A Georgia woman has overcome a brain condition, and is now training for her first Peachtree Road race, which takes place in four days!
Lola, a 27-year-old college graduate and systems architect, is training to do her first race after overcoming a diseased called Hydrocephalus. The term is derived from the Greek words “hydro,” which means water, and “cephalus,” which means head.
Although hydrocephalus was once known as “water on the brain,” the “water” is actually cerebrospinal fluid (CSF) — a clear fluid that surrounds the brain and spinal cord. The excessive accumulation of CSF results in an abnormal widening of spaces in the brain called ventricles. This widening creates potentially harmful pressure on the tissues of the brain.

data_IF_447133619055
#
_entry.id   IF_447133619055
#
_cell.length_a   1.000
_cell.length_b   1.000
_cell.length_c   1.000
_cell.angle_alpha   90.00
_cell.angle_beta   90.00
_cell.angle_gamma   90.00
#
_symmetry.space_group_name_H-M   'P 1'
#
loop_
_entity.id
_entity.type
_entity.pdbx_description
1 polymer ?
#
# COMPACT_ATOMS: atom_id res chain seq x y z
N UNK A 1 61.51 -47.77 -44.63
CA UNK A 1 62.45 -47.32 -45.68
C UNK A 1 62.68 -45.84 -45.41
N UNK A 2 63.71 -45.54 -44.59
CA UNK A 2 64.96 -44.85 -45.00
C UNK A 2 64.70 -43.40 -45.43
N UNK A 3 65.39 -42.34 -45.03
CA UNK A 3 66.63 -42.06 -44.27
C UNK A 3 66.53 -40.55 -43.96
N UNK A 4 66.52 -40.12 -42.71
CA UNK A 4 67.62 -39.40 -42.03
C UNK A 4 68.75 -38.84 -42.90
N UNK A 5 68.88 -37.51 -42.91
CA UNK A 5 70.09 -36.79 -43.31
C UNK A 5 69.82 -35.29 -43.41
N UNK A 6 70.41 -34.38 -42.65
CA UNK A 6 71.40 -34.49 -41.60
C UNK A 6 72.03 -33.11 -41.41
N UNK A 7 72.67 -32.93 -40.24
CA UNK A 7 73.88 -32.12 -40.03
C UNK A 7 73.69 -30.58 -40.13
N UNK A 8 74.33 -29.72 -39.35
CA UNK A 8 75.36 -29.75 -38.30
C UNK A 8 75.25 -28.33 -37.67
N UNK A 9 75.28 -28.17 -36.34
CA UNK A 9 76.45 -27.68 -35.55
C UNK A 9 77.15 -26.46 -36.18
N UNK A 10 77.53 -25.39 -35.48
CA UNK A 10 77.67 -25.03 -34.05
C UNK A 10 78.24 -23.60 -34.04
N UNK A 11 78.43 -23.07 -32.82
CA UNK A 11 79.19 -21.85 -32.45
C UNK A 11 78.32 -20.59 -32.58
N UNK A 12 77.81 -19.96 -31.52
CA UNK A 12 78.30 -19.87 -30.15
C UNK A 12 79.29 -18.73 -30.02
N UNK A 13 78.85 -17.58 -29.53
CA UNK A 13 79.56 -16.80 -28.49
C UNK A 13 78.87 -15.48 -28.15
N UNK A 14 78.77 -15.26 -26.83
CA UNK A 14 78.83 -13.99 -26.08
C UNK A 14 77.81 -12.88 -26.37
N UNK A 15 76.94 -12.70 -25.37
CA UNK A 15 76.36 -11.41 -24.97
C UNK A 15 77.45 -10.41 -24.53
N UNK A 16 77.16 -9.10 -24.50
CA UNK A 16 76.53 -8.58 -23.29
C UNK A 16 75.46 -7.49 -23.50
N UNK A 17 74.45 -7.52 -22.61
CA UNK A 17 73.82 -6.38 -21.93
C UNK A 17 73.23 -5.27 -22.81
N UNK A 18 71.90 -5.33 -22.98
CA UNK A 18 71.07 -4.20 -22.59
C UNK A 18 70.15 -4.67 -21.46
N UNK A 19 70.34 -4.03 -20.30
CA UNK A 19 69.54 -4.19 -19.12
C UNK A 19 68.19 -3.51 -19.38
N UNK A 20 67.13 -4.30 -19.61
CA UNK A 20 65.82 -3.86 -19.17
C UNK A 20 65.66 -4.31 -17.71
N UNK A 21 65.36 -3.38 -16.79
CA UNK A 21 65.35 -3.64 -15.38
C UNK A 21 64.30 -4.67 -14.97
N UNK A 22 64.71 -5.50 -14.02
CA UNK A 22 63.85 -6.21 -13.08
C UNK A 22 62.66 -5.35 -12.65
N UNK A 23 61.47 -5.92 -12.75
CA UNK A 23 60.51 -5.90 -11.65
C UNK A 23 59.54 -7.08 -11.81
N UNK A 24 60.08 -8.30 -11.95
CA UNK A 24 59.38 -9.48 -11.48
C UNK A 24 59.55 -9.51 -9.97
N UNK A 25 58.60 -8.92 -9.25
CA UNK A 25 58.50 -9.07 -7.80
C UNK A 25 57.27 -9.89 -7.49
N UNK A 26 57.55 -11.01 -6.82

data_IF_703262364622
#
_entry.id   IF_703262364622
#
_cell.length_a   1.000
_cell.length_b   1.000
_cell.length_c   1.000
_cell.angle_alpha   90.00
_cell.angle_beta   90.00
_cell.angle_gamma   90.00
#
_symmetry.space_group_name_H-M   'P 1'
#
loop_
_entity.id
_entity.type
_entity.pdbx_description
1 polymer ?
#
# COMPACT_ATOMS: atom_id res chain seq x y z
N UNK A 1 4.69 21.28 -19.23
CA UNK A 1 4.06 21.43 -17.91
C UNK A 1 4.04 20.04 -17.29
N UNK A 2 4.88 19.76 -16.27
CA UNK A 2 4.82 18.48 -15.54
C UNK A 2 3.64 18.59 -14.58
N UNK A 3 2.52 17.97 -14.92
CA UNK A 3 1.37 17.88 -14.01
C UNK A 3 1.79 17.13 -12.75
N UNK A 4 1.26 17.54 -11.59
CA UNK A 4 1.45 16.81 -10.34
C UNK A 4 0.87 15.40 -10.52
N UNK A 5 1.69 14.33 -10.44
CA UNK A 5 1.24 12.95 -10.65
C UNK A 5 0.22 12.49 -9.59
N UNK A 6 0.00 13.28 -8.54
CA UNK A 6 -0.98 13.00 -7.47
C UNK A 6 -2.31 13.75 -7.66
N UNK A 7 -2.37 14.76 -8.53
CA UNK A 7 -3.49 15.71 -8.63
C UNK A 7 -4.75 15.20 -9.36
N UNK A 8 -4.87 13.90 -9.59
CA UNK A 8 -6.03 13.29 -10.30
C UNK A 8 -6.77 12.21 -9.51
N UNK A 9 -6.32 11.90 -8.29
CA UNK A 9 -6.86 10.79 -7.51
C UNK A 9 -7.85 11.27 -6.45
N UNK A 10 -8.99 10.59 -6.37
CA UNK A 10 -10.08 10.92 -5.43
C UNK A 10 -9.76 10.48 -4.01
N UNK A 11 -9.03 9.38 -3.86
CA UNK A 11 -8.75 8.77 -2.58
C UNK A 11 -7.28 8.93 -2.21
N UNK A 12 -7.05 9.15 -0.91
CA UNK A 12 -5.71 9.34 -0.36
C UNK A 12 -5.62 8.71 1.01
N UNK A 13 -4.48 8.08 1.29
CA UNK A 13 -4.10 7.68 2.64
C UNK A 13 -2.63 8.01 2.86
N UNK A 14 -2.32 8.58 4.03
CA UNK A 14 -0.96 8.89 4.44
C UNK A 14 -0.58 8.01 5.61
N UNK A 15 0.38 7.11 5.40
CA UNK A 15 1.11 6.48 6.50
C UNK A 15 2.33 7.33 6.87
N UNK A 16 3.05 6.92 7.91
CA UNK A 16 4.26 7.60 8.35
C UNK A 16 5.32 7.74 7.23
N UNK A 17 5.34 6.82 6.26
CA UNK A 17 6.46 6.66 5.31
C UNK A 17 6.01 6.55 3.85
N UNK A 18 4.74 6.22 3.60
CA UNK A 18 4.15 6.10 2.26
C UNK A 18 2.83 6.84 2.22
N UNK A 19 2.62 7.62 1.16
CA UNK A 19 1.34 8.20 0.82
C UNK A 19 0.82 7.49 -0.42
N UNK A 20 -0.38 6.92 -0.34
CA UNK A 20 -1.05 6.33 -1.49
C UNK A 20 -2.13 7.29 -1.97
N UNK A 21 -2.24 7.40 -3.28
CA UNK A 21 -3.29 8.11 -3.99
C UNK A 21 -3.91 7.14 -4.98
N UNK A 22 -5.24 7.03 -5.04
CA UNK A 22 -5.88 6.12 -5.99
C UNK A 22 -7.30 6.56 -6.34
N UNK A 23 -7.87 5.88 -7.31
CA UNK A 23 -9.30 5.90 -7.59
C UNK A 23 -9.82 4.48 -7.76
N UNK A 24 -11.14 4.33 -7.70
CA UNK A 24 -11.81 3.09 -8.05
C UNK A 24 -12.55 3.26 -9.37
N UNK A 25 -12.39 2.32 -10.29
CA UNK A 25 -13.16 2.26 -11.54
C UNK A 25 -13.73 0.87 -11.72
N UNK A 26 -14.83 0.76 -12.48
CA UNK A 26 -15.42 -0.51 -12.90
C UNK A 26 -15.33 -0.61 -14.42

CSF has three important life-sustaining functions: 1) to keep the brain tissue buoyant, acting as a cushion or “shock absorber”; 2) to act as the vehicle for delivering nutrients to the brain and removing waste; and 3) to flow between the cranium and spine and compensate for changes in intracranial blood volume (the amount of blood within the brain).
The balance between production and absorption of CSF is critically important. Because CSF is made continuously, medical conditions that block its normal flow or absorption will result in an over-accumulation of CSF. The resulting pressure of the fluid against brain tissue is what causes hydrocephalus.
Lola has had several surgeries to fix the issue. She explained, “They went in and placed a device that helps regulate everything for me.”
After being encouraged to enter the lottery for the Preachtree race, she was selected to participate! Lola said, “When I realized I was selected, everyone in my family said, ‘Go for it!'” she continued, “I know that I can walk and I would be happy just walking the race.”
I think we can all learn a lesson here: No matter where we are in life, to keep moving forward. Even if we are only walking, we are still alive and moving forward and we should take pride in that.
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